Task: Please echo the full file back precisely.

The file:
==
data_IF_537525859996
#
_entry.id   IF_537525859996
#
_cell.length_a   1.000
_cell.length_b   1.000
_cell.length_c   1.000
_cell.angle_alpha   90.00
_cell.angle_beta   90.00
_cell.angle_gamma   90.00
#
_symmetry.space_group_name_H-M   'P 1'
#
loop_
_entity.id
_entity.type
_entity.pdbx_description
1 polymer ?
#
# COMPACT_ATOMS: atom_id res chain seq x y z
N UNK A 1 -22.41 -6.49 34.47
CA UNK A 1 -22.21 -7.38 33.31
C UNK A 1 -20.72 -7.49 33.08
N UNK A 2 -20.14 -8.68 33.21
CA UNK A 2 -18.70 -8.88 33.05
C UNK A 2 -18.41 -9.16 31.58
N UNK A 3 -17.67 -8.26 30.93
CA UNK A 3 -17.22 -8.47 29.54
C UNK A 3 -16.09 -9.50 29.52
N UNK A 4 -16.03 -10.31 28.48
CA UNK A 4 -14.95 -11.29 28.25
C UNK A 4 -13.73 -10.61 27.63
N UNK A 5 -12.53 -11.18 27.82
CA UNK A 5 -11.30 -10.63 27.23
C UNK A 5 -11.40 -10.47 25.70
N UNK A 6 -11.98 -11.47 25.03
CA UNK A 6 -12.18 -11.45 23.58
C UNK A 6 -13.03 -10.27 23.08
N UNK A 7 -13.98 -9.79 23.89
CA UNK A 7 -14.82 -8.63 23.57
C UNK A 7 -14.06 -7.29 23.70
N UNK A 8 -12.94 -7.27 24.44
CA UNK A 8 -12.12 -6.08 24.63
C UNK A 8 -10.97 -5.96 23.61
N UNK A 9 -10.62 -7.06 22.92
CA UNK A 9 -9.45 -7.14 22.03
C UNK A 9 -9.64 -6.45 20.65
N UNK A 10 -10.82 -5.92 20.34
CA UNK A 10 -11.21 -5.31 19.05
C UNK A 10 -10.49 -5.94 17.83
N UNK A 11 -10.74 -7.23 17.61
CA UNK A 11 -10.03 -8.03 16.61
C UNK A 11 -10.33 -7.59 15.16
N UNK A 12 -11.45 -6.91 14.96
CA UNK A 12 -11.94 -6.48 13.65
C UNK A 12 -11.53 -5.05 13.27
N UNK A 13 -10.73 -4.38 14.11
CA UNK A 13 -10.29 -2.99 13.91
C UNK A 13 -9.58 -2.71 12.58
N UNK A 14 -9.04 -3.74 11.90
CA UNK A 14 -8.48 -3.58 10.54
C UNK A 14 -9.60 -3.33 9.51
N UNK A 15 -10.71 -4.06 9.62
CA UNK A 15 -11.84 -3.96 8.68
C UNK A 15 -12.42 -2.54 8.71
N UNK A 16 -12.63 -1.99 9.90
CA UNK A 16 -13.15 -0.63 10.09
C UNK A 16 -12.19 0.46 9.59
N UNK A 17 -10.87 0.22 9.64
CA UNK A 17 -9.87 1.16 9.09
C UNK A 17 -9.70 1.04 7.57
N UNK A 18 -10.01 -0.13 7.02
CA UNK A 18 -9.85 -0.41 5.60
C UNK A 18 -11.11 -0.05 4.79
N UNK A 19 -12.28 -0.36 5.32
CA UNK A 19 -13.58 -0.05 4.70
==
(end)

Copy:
data_IF_537525859996
#
_entry.id   IF_537525859996
#
_cell.length_a   1.000
_cell.length_b   1.000
_cell.length_c   1.000
_cell.angle_alpha   90.00
_cell.angle_beta   90.00
_cell.angle_gamma   90.00
#
_symmetry.space_group_name_H-M   'P 1'
#
loop_
_entity.id
_entity.type
_entity.pdbx_description
1 polymer ?
#
# COMPACT_ATOMS: atom_id res chain seq x y z
N UNK A 1 -22.41 -6.49 34.47
CA UNK A 1 -22.21 -7.38 33.31
C UNK A 1 -20.72 -7.49 33.08
N UNK A 2 -20.14 -8.68 33.21
CA UNK A 2 -18.70 -8.88 33.05
C UNK A 2 -18.41 -9.16 31.58
N UNK A 3 -17.67 -8.26 30.93
CA UNK A 3 -17.22 -8.47 29.54
C UNK A 3 -16.09 -9.50 29.52
N UNK A 4 -16.03 -10.31 28.48
CA UNK A 4 -14.95 -11.29 28.25
C UNK A 4 -13.73 -10.61 27.63
N UNK A 5 -12.53 -11.18 27.82
CA UNK A 5 -11.30 -10.63 27.23
C UNK A 5 -11.40 -10.47 25.70
N UNK A 6 -11.98 -11.47 25.03
CA UNK A 6 -12.18 -11.45 23.58
C UNK A 6 -13.03 -10.27 23.08
N UNK A 7 -13.98 -9.79 23.89
CA UNK A 7 -14.82 -8.63 23.57
C UNK A 7 -14.06 -7.29 23.70
N UNK A 8 -12.94 -7.27 24.44
CA UNK A 8 -12.12 -6.08 24.63
C UNK A 8 -10.97 -5.96 23.61
N UNK A 9 -10.62 -7.06 22.92
CA UNK A 9 -9.45 -7.14 22.03
C UNK A 9 -9.64 -6.45 20.65
N UNK A 10 -10.82 -5.92 20.34
CA UNK A 10 -11.21 -5.31 19.05
C UNK A 10 -10.49 -5.94 17.83
N UNK A 11 -10.74 -7.23 17.61
CA UNK A 11 -10.03 -8.03 16.61
C UNK A 11 -10.33 -7.59 15.16
N UNK A 12 -11.45 -6.91 14.96
CA UNK A 12 -11.94 -6.48 13.65
C UNK A 12 -11.53 -5.05 13.27
N UNK A 13 -10.73 -4.38 14.11
CA UNK A 13 -10.29 -2.99 13.91
C UNK A 13 -9.58 -2.71 12.58
N UNK A 14 -9.04 -3.74 11.90
CA UNK A 14 -8.48 -3.58 10.54
C UNK A 14 -9.60 -3.33 9.51
N UNK A 15 -10.71 -4.06 9.62
CA UNK A 15 -11.84 -3.96 8.68
C UNK A 15 -12.42 -2.54 8.71
N UNK A 16 -12.63 -1.99 9.90
CA UNK A 16 -13.15 -0.63 10.09
C UNK A 16 -12.19 0.46 9.59
N UNK A 17 -10.87 0.22 9.64
CA UNK A 17 -9.87 1.16 9.09
C UNK A 17 -9.70 1.04 7.57
N UNK A 18 -10.01 -0.13 7.02
CA UNK A 18 -9.85 -0.41 5.60
C UNK A 18 -11.11 -0.05 4.79
N UNK A 19 -12.28 -0.36 5.32
CA UNK A 19 -13.58 -0.05 4.70